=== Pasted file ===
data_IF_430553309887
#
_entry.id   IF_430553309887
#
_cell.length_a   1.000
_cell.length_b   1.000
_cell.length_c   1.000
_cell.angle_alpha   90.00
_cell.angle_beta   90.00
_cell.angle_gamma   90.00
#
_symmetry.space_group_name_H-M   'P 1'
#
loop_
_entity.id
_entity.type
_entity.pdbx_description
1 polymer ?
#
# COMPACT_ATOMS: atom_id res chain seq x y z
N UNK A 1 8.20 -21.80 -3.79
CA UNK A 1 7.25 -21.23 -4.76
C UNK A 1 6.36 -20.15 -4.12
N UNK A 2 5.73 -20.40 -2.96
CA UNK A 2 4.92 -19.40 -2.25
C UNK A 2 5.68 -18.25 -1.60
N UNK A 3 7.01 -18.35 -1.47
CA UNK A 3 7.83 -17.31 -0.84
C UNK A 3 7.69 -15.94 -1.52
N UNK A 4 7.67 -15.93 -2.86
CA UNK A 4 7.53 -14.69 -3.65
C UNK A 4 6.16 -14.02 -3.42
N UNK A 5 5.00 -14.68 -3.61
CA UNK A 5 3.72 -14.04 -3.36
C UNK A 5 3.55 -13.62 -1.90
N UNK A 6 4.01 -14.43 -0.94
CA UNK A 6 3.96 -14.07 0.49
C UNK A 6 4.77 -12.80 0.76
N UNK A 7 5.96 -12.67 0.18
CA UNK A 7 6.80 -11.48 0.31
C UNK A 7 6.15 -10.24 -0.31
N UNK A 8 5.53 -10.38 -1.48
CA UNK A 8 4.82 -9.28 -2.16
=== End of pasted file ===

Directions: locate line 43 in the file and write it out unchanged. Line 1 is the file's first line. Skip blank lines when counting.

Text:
CA UNK A 8 4.82 -9.28 -2.16